Thursday, November 5, 2009

Are Gray Skies and Short Days Making You S.A.D.? 10 ways to help you manage your symptoms of Seasonal Affective Disorder

Autumn in the North is a magical time of year. The colorful leaves fall with the mercury. The air is cool, crisp, and clean. But for many people, there is a certain reluctance that comes with packing away the summer whites and taking out the winter woolens. Summer has come and gone. Winter is on its way.

Seasonal Affective Disorder (SAD) is a common affliction for those who live in northern climates. SAD symptoms mirror those of clinical depression. However, SAD follows a seasonal pattern, whereas general depression is not affected by the calendar. SAD sufferers may feel depressed, irritable, and tired. They may find it more difficult to concentrate or pay attention. They may want to stay in bed longer and eat more. In severe cases, SAD can lead to problems including suicidal thoughts or behavior, social withdrawal, relationship difficulties, school or work problems, and substance abuse.

Seasonal mood variations are related mostly to daylight, not temperature. For this reason, SAD is common even in places with mild winters such as the Pacific Northwest. Long periods of overcast weather can also exacerbate SAD. Warning signs of SAD usually appear in late fall and end in the spring.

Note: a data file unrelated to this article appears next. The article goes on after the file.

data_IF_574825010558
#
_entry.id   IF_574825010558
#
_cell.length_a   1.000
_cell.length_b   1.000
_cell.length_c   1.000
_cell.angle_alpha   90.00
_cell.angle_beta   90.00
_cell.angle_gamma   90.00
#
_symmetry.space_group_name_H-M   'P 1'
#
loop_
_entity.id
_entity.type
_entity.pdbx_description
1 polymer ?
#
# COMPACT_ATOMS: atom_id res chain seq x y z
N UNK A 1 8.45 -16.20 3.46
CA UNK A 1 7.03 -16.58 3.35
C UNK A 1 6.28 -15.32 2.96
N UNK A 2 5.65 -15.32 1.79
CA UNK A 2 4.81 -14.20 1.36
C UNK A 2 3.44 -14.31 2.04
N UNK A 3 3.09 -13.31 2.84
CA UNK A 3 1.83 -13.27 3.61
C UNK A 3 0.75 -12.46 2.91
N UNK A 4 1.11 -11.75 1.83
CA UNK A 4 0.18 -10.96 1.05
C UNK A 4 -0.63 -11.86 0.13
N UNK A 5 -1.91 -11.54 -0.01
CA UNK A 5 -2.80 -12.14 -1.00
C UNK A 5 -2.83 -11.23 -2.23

One way to prevent Seasonal Affective Disorder is to live in a warm, southern, climate. But what about those of us who live in the north? Following these suggestions can help alleviate some of the symptoms of SAD:

1. Go outside and walk briskly for thirty minutes during your lunch break, when sunlight is at its peak.

2. If you can’t exercise outdoors, try exercising next to a window.

3. Get more natural sunlight by doing outdoor chores (raking the leaves, shoveling the snow).

4. Keep your windows and blinds open in the home and office.

5. Sit near a window, preferably in sunlight, whenever possible.

6. Join a support group with other SAD sufferers. Join a walking or activity group!

7. Try phototherapy. You can replace the light bulbs in your home with brighter full (broad) spectrum light bulbs. While more expensive then regular light bulbs, these provide light more similar to natural sunlight.

8. Maintain your schedule. Try to keep a regular pattern of sleep. It may be helpful to have a bedside light on timer to turn on half an hour before you wake to help you wake at a regular time even when it is dark outside.

9. Keep things in perspective. Remember that spring is only about 6 months away and that these sad feelings are only temporary and will go away.

10. If you can, go south for vacation!

If none of these strategies improve your depressive symptoms, consider consulting your primary care physician or mental health professional. SAD is a form of depression and can be readily treated with medications or psychotherapy when other self-help methods aren't effective.






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